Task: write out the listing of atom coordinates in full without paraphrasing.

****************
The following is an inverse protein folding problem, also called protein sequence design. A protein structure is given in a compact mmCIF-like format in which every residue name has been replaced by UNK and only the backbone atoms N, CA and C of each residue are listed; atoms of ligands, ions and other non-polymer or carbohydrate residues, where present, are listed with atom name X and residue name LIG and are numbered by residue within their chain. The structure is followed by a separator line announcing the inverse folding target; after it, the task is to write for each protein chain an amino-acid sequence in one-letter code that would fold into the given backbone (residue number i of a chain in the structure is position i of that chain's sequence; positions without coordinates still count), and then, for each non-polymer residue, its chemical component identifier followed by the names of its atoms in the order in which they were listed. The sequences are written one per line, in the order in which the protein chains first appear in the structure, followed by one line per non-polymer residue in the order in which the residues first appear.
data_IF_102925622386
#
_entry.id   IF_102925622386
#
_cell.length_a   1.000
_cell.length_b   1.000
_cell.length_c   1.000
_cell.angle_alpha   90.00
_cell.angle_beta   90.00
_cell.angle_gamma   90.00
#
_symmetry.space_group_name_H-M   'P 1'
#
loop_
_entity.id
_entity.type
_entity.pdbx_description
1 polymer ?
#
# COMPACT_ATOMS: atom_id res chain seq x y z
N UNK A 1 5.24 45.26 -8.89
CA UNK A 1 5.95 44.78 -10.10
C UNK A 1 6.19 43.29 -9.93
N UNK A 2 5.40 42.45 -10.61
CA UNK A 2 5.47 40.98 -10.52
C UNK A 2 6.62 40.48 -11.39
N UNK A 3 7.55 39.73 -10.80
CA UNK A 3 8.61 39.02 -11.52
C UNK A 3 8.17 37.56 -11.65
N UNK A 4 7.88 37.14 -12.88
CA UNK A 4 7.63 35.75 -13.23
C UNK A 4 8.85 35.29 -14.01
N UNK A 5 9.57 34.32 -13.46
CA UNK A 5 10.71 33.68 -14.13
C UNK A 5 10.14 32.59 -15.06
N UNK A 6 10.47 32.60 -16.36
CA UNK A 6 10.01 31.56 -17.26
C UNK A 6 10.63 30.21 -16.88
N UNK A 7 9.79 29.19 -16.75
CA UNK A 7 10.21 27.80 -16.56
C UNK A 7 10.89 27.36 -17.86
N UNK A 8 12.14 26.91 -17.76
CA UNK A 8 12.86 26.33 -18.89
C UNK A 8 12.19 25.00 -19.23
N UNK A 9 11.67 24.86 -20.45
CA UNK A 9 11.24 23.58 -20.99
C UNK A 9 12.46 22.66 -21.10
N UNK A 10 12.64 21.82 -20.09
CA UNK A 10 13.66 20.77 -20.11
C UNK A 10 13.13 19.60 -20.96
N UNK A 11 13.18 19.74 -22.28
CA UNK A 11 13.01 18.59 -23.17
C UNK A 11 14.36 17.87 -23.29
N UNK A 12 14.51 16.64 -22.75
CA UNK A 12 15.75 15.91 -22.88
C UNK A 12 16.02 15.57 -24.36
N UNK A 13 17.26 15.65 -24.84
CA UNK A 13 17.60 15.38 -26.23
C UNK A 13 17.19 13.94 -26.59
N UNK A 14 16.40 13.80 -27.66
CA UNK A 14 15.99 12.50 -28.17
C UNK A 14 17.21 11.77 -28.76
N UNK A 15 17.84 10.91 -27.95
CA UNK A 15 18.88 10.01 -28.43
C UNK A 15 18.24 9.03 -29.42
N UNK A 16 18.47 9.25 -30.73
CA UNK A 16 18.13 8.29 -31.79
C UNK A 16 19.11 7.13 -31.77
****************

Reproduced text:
The following is an inverse protein folding problem, also called protein sequence design. A protein structure is given in a compact mmCIF-like format in which every residue name has been replaced by UNK and only the backbone atoms N, CA and C of each residue are listed; atoms of ligands, ions and other non-polymer or carbohydrate residues, where present, are listed with atom name X and residue name LIG and are numbered by residue within their chain. The structure is followed by a separator line announcing the inverse folding target; after it, the task is to write for each protein chain an amino-acid sequence in one-letter code that would fold into the given backbone (residue number i of a chain in the structure is position i of that chain's sequence; positions without coordinates still count), and then, for each non-polymer residue, its chemical component identifier followed by the names of its atoms in the order in which they were listed. The sequences are written one per line, in the order in which the protein chains first appear in the structure, followed by one line per non-polymer residue in the order in which the residues first appear.
data_IF_102925622386
#
_entry.id   IF_102925622386
#
_cell.length_a   1.000
_cell.length_b   1.000
_cell.length_c   1.000
_cell.angle_alpha   90.00
_cell.angle_beta   90.00
_cell.angle_gamma   90.00
#
_symmetry.space_group_name_H-M   'P 1'
#
loop_
_entity.id
_entity.type
_entity.pdbx_description
1 polymer ?
#
# COMPACT_ATOMS: atom_id res chain seq x y z
N UNK A 1 5.24 45.26 -8.89
CA UNK A 1 5.95 44.78 -10.10
C UNK A 1 6.19 43.29 -9.93
N UNK A 2 5.40 42.45 -10.61
CA UNK A 2 5.47 40.98 -10.52
C UNK A 2 6.62 40.48 -11.39
N UNK A 3 7.55 39.73 -10.80
CA UNK A 3 8.61 39.02 -11.52
C UNK A 3 8.17 37.56 -11.65
N UNK A 4 7.88 37.14 -12.88
CA UNK A 4 7.63 35.75 -13.23
C UNK A 4 8.85 35.29 -14.01
N UNK A 5 9.57 34.32 -13.46
CA UNK A 5 10.71 33.68 -14.13
C UNK A 5 10.14 32.59 -15.06
N UNK A 6 10.47 32.60 -16.36
CA UNK A 6 10.01 31.56 -17.26
C UNK A 6 10.63 30.21 -16.88
N UNK A 7 9.79 29.19 -16.75
CA UNK A 7 10.21 27.80 -16.56
C UNK A 7 10.89 27.36 -17.86
N UNK A 8 12.14 26.91 -17.76
CA UNK A 8 12.86 26.33 -18.89
C UNK A 8 12.19 25.00 -19.23
N UNK A 9 11.67 24.86 -20.45
CA UNK A 9 11.24 23.58 -20.99
C UNK A 9 12.46 22.66 -21.10
N UNK A 10 12.64 21.82 -20.09
CA UNK A 10 13.66 20.77 -20.11
C UNK A 10 13.13 19.60 -20.96
N UNK A 11 13.18 19.74 -22.28
CA UNK A 11 13.01 18.59 -23.17
C UNK A 11 14.36 17.87 -23.29
N UNK A 12 14.51 16.64 -22.75
CA UNK A 12 15.75 15.91 -22.88
C UNK A 12 16.02 15.57 -24.36
N UNK A 13 17.26 15.65 -24.84
CA UNK A 13 17.60 15.38 -26.23
C UNK A 13 17.19 13.94 -26.59
N UNK A 14 16.40 13.80 -27.66
CA UNK A 14 15.99 12.50 -28.17
C UNK A 14 17.21 11.77 -28.76
N UNK A 15 17.84 10.91 -27.95
CA UNK A 15 18.88 10.01 -28.43
C UNK A 15 18.24 9.03 -29.42
N UNK A 16 18.47 9.25 -30.73
CA UNK A 16 18.13 8.29 -31.79
C UNK A 16 19.11 7.13 -31.77